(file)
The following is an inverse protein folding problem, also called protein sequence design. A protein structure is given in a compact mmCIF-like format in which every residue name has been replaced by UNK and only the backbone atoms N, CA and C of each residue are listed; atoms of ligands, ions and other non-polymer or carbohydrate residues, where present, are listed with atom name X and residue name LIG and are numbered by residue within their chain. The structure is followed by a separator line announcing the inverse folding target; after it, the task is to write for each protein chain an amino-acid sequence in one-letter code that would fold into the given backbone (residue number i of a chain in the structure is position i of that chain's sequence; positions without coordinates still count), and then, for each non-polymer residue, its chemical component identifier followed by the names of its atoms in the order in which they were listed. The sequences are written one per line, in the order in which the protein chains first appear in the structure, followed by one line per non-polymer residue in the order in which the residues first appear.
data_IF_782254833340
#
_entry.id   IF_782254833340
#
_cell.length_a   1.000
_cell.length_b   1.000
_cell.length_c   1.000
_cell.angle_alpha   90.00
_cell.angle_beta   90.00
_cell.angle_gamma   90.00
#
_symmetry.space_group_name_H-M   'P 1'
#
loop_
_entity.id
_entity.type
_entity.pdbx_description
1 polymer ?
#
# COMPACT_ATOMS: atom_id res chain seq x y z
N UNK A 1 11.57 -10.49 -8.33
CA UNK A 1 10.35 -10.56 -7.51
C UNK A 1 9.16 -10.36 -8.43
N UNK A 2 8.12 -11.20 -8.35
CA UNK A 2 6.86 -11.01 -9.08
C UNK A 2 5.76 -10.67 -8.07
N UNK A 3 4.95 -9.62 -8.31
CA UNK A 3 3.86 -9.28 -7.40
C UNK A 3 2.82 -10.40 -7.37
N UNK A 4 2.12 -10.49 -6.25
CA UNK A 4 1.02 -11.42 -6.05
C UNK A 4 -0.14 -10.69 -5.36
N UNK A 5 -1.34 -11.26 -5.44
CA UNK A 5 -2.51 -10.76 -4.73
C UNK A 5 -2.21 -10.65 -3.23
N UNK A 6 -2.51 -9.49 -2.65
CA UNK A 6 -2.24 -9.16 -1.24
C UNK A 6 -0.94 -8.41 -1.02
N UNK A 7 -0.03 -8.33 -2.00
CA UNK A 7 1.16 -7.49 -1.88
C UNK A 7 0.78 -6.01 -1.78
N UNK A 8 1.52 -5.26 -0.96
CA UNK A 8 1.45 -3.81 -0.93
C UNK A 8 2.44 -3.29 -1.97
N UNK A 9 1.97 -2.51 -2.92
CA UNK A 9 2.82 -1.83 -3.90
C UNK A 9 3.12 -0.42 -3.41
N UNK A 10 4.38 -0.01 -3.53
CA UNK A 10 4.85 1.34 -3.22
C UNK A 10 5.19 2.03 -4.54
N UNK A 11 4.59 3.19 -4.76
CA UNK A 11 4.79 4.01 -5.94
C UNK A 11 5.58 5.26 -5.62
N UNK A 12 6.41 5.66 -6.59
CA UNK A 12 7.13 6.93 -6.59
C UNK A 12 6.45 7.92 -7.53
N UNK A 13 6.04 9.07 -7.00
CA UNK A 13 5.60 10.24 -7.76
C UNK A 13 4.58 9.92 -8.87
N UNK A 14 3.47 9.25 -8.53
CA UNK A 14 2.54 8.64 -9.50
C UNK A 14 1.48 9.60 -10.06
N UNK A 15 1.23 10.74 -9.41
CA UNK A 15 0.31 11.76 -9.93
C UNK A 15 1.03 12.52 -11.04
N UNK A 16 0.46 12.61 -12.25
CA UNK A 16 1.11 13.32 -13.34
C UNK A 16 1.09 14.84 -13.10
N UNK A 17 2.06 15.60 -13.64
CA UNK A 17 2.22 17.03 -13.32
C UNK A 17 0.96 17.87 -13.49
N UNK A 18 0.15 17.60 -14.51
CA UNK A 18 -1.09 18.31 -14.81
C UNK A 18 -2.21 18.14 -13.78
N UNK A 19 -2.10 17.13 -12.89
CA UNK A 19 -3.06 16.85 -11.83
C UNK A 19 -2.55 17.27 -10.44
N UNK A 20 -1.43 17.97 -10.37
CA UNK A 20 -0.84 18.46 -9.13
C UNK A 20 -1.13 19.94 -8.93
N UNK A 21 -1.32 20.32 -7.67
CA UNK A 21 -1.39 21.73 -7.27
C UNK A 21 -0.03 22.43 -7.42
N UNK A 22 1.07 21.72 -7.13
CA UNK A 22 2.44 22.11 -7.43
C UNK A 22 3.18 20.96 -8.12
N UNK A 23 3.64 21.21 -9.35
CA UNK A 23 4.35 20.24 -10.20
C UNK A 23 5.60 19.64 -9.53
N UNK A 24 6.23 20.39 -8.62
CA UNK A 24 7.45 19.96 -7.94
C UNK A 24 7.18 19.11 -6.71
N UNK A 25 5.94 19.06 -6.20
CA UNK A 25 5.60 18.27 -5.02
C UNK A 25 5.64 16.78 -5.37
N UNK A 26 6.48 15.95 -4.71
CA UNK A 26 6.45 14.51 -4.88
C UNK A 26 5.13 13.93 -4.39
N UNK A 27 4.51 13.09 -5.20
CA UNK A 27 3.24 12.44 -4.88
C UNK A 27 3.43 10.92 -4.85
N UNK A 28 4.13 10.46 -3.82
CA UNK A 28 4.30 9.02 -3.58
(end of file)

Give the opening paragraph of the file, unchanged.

The following is an inverse protein folding problem, also called protein sequence design. A protein structure is given in a compact mmCIF-like format in which every residue name has been replaced by UNK and only the backbone atoms N, CA and C of each residue are listed; atoms of ligands, ions and other non-polymer or carbohydrate residues, where present, are listed with atom name X and residue name LIG and are numbered by residue within their chain. The structure is followed by a separator line announcing the inverse folding target; after it, the task is to write for each protein chain an amino-acid sequence in one-letter code that would fold into the given backbone (residue number i of a chain in the structure is position i of that chain's sequence; positions without coordinates still count), and then, for each non-polymer residue, its chemical component identifier followed by the names of its atoms in the order in which they were listed. The sequences are written one per line, in the order in which the protein chains first appear in the structure, followed by one line per non-polymer residue in the order in which the residues first appear.